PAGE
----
Top Gene Interactions
- Metabolism: Uremic toxins tend to accumulate in the blood either through dietary excess or through poor filtration by the kidneys. Most uremic toxins are metabolic waste products and are normally excreted in the urine or feces.
- Uses/Sources: Naturally produced by the body (endogenous).
- Health Effects: Chronic exposure to uremic toxins can lead to a number of conditions including renal damage, chronic kidney disease and cardiovascular disease.
- Symptoms: As a uremic toxin, this compound can cause uremic syndrome. Uremic syndrome may affect any part of the body and can cause nausea, vomiting, loss of appetite, and weight loss. It can also cause changes in mental status, such as confusion, reduced awareness, agitation, psychosis, seizures, and coma. Abnormal bleeding, such as bleeding spontaneously or profusely from a very minor injury can also occur. Heart problems, such as an irregular heartbeat, inflammation in the sac that surrounds the heart (pericarditis), and increased pressure on the heart can be seen in patients with uremic syndrome. Shortness of breath from fluid buildup in the space between the lungs and the chest wall (pleural effusion) can also be present.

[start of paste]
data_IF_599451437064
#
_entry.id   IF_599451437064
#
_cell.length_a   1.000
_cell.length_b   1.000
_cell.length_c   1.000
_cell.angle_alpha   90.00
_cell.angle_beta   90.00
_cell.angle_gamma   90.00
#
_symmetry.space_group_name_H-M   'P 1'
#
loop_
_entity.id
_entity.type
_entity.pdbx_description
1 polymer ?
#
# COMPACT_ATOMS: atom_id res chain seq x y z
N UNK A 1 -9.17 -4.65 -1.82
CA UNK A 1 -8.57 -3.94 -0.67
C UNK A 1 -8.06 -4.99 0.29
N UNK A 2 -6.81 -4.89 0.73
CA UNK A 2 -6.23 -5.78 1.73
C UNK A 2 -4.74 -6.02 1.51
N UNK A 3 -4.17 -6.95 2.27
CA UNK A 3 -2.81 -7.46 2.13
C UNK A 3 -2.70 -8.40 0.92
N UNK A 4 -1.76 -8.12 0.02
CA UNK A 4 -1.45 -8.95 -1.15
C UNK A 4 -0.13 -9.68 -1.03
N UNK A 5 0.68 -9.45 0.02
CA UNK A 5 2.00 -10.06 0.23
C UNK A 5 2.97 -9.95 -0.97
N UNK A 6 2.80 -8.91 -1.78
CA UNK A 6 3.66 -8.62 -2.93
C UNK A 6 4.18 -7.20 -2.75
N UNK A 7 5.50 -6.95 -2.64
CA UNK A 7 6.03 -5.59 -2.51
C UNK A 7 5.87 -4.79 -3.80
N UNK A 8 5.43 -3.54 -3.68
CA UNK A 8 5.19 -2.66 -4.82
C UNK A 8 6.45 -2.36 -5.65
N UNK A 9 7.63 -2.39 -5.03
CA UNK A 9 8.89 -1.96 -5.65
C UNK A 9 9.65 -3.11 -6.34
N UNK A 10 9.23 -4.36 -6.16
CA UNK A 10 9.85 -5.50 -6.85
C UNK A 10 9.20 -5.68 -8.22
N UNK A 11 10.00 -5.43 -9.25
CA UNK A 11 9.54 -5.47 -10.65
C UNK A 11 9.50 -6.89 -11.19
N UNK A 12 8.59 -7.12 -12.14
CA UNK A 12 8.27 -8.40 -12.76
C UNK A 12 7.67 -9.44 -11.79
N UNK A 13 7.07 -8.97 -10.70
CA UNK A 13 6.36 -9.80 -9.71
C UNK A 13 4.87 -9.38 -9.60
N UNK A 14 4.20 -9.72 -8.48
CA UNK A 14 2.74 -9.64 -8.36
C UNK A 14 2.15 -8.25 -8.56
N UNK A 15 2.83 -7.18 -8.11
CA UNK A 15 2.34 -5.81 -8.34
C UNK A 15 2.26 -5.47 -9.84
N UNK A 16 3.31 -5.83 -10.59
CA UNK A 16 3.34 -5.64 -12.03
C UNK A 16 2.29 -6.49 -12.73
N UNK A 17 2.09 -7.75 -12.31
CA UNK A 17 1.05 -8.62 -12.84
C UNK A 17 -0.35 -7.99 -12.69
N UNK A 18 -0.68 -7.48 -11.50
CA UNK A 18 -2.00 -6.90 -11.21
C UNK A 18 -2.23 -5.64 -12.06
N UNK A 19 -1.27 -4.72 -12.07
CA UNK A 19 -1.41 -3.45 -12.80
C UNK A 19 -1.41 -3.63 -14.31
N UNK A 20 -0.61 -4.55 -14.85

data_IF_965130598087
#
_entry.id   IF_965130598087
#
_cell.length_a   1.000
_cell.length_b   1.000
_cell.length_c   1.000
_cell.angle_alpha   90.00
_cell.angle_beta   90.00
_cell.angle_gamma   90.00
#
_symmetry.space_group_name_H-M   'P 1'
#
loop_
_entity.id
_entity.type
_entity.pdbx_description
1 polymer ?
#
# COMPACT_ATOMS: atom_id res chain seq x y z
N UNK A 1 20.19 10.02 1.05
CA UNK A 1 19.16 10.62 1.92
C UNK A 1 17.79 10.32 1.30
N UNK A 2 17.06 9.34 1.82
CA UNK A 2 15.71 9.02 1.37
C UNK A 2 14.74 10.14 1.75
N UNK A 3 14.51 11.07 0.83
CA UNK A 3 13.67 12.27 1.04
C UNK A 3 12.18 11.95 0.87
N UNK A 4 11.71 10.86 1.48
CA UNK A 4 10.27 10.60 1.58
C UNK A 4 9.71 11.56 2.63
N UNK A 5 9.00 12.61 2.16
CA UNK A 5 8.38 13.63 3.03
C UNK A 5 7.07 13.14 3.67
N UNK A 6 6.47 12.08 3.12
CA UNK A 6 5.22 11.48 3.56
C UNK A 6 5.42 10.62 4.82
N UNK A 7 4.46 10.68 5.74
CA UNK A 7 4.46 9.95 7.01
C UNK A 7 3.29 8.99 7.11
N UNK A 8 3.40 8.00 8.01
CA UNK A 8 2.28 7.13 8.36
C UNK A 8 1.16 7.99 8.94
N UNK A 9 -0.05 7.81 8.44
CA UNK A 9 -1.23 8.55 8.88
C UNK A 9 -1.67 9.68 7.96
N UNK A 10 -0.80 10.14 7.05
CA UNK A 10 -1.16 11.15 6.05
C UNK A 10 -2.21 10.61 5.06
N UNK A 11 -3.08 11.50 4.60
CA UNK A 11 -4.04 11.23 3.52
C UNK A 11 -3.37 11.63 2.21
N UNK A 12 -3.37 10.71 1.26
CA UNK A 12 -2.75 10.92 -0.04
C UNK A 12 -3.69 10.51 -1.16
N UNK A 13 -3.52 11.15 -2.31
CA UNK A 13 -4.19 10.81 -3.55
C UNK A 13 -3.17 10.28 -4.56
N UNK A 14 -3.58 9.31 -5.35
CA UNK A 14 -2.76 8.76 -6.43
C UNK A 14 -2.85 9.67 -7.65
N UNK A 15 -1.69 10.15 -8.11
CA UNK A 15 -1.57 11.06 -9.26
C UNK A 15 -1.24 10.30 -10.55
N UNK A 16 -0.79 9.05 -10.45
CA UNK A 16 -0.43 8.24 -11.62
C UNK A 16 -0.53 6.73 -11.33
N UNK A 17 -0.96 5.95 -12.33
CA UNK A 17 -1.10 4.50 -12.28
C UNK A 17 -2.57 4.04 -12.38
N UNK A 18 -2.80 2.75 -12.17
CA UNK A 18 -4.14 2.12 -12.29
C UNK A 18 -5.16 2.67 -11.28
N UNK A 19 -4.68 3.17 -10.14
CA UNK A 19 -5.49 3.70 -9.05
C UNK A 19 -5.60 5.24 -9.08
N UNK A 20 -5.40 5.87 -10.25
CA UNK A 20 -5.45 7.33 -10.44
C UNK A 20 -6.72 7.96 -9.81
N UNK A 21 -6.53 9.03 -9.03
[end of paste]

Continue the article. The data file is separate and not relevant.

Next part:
- Treatment: Kidney dialysis is usually needed to relieve the symptoms of uremic syndrome until normal kidney function can be restored.
- Route of Exposure: Endogenous, Ingestion, Dermal (contact)
Mechanism of Action
|Target Name||Mechanism of Action||References|
NADPH oxidase 4
ADP-ribosyl cyclase 2
L-lactate dehydrogenase A chain
NAD-dependent protein deacylase sirtuin-5, mitochondrial
Solute carrier family 22 member 8
NAD-dependent protein deacetylase sirtuin-2
NAD-dependent protein deacetylase sirtuin-1
Poly [ADP-ribose] polymerase 1
NAD-dependent protein deacetylase sirtuin-3, mitochondrial